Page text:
Insects and other foods the trout may be eating:
1.    Blue-winged Olives
2.    Little Short Horned Sedges
3.    American March Browns
4.    Cinnamon Sedges (Caddisflies) (Abrams Creek)
5.    Green Sedges (Caddisflies)
6.    Little Sister Caddisflies (Abrams Creek)
7.    Eastern Pale Evening Duns
8.    Sulphurs
9.    Little Yellow Stoneflies -Yellow Sallies
10.  Slate Drakes
11.  Giant Stoneflies
12.  Light Cahills
13.  Little Green Stoneflies
14.  Golden Stoneflies
15.  Ants
16.  Inchworms
17.  Beetles
18.  Grasshoppers
19.  Hellgrammite
20.  Cranefly
21.  Sculpin, baitfish and small crayfish (Imitate with streamers)

Fishing Conditions in the Smokies:
Fishing conditions in the Great Smoky Mountains National Park continue to be
excellent. I was able to get a few cast in yesterday with excellent results. I'm not
basing the fishing on those results, rather the water levels, hatchis taking place and
water temperature.

There may be several different hatches occurring in various sections of the streams
but those that are hatching are not hatching in large quantities. They are usually
sparse hatches. If you don't encounter a hatch taking place, you should be fishing
an imitation of a nymph of an insect that should be hatching at the time. That will
increase your odds, especially over the strategy of fishing a dry fly searching for
opportunistic feeders.

Golden Stonefly -Nymph
Golden Stonefly nymphs are predators. That means they crawl on the bottom of the
stream searching for food which consist mainly of other small insects. Like most all
stonefly nymphs, they crawl out of the water to hatch. Usually they crawl out on the
banks but it can be a large rock protruding out of the water, or even a limb or log.

The nymphs move from the fast water riffles and runs to slower, shallower water in
pockets along the banks to crawl out. This means the trout have a perfect
opportunity to eat them when they are migrating to the banks. They tend to feed on
them along the banks when the hatch starts, probably because that is the easiest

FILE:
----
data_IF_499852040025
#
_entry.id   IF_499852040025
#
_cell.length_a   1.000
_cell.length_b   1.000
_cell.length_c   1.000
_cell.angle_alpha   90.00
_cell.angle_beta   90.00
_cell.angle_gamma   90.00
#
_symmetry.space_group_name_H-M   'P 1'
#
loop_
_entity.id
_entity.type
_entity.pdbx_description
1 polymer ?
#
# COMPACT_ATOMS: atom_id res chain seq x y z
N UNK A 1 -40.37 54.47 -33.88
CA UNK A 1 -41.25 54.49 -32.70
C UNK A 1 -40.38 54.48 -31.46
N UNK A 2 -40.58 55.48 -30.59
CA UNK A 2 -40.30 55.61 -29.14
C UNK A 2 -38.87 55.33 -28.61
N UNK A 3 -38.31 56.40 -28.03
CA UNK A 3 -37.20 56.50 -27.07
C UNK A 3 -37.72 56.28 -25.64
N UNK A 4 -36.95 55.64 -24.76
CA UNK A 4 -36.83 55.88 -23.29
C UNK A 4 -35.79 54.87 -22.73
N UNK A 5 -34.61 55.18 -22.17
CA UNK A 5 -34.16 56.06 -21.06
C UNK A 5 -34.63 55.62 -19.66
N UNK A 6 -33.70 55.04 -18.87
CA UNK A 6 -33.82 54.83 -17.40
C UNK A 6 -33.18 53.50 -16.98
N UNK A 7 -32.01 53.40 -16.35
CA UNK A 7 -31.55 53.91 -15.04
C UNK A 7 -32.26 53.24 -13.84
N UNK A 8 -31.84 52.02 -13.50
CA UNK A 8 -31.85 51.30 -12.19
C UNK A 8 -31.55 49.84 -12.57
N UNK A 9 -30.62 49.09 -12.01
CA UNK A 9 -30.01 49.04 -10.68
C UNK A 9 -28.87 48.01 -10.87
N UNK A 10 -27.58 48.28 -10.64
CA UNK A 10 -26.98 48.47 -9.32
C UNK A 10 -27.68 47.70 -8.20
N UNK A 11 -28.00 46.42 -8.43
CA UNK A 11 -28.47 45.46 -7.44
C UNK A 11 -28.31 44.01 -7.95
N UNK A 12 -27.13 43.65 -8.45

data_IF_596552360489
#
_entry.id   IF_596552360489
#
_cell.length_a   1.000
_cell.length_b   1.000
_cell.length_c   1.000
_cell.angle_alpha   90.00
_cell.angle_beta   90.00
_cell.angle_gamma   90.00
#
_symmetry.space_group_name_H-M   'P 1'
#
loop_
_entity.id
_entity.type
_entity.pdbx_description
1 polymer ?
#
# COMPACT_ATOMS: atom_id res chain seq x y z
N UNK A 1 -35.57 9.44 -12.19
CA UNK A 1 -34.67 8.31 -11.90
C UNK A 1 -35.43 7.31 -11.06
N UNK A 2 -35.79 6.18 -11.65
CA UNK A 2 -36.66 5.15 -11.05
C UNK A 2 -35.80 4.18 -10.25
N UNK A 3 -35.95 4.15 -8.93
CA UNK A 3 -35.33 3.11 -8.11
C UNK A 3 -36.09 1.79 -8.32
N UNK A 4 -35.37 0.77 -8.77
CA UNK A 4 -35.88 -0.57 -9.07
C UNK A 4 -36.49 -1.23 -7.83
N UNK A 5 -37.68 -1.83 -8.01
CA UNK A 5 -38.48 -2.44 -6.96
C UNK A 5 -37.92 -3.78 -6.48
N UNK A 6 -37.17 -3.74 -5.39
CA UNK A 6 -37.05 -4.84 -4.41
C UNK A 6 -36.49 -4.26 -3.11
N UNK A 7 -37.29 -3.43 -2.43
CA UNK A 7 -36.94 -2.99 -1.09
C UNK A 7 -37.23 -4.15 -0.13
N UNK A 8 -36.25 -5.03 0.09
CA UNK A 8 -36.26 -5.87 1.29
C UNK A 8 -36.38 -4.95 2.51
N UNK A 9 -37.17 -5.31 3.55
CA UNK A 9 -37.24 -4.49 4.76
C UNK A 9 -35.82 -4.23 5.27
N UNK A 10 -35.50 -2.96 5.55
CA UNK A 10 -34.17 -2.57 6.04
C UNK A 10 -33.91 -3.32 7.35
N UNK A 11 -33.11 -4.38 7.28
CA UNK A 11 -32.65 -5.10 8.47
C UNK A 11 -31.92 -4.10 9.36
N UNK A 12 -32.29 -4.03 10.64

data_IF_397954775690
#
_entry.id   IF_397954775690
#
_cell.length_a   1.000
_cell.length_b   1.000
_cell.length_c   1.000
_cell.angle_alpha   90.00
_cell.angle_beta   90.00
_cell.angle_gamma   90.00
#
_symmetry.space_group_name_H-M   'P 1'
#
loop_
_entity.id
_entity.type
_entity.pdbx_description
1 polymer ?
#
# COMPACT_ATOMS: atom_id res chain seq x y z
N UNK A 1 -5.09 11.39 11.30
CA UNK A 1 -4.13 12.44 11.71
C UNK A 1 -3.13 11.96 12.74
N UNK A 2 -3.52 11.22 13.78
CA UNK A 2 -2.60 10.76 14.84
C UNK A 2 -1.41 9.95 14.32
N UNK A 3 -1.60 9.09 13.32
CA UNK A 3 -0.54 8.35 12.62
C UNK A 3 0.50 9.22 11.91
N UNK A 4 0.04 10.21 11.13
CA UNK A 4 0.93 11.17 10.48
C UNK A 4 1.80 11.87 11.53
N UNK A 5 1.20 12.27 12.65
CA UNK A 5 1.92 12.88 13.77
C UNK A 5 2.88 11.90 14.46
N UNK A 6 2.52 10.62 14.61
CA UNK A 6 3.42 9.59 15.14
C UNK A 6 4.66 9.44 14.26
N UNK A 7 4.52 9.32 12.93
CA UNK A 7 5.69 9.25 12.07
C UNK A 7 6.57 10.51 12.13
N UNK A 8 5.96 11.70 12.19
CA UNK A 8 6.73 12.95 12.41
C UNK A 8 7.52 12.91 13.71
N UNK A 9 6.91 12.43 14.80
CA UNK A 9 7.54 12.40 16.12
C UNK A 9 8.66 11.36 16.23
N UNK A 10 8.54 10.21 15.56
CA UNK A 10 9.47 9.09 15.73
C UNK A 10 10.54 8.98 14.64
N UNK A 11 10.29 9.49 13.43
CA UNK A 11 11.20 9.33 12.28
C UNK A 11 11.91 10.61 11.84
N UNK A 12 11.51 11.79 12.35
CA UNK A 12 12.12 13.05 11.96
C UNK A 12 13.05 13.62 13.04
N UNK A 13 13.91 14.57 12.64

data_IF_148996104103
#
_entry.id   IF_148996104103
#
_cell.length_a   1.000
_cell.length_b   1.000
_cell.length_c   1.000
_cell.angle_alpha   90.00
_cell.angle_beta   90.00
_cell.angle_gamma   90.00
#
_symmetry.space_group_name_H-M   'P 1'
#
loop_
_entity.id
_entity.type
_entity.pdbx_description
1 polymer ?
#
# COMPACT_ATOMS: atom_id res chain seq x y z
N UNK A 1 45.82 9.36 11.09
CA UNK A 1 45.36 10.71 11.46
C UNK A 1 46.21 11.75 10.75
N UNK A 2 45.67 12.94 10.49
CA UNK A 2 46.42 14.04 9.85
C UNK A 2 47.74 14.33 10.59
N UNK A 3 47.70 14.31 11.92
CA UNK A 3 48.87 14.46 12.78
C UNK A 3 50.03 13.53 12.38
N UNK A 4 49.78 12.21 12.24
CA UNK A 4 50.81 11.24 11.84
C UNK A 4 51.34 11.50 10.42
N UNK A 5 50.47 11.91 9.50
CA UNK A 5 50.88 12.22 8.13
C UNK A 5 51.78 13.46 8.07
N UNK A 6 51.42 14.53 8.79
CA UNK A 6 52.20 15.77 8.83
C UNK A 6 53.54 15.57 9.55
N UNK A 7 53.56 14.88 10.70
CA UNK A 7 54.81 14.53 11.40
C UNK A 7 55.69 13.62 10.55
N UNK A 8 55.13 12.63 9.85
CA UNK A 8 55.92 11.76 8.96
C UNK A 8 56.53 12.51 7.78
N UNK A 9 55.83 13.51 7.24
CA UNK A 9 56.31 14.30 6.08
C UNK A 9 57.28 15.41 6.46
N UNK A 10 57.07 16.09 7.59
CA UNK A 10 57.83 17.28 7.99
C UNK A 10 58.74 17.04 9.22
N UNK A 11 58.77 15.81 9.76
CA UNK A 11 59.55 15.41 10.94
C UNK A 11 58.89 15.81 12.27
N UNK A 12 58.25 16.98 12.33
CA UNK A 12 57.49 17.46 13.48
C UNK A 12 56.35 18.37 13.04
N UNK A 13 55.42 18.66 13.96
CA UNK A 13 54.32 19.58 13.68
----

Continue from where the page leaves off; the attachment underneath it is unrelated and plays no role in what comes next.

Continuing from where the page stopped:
place to intercept them. This means you need to fish close in along the banks and
be careful not to spook trout feeding on the nymphs in the shallow water.

The migration to the bank starts occurring very late in the day. I wouldn't start
fishing the nymph imitation any earlier than mid-afternoon. You want to imitate the
migrating behavior with you fly or imitation of the full grown Golden Stonefly nymph.

Cast the fly out into the runs and riffles and bring it back all the way to the bank.  
You should stay away from the banks to cast when it is possible to do so to
prevent spooking shallow feeding trout along the banks. If the trees prevent this,
and you are wading, I suggest you use a down and across cast allowing the fly to
swing from the runs and riffles all the way to the bank. You accomplish this by
making a reach cast, reaching out towards the center of the stream, and then slowly
swinging the fly across to the opposite side all the way to the bank.

You will need to add a lot of weight to the fly to keep in on the bottom. If your fly
stays in the very fast water and there is no moderate to slow moving water near the
banks, you are fishing in the wrong type of place. You want to select areas where
there is at least a small area of moderate to slow moving water along the bank and
fast moving runs and riffles out in the stream. The fly should stay on the bottom, not
mid-depth or near the surface.
Our "Perfect Fly" Golden Stonefly Nymph. This fly comes in hook sizes 10 and 12.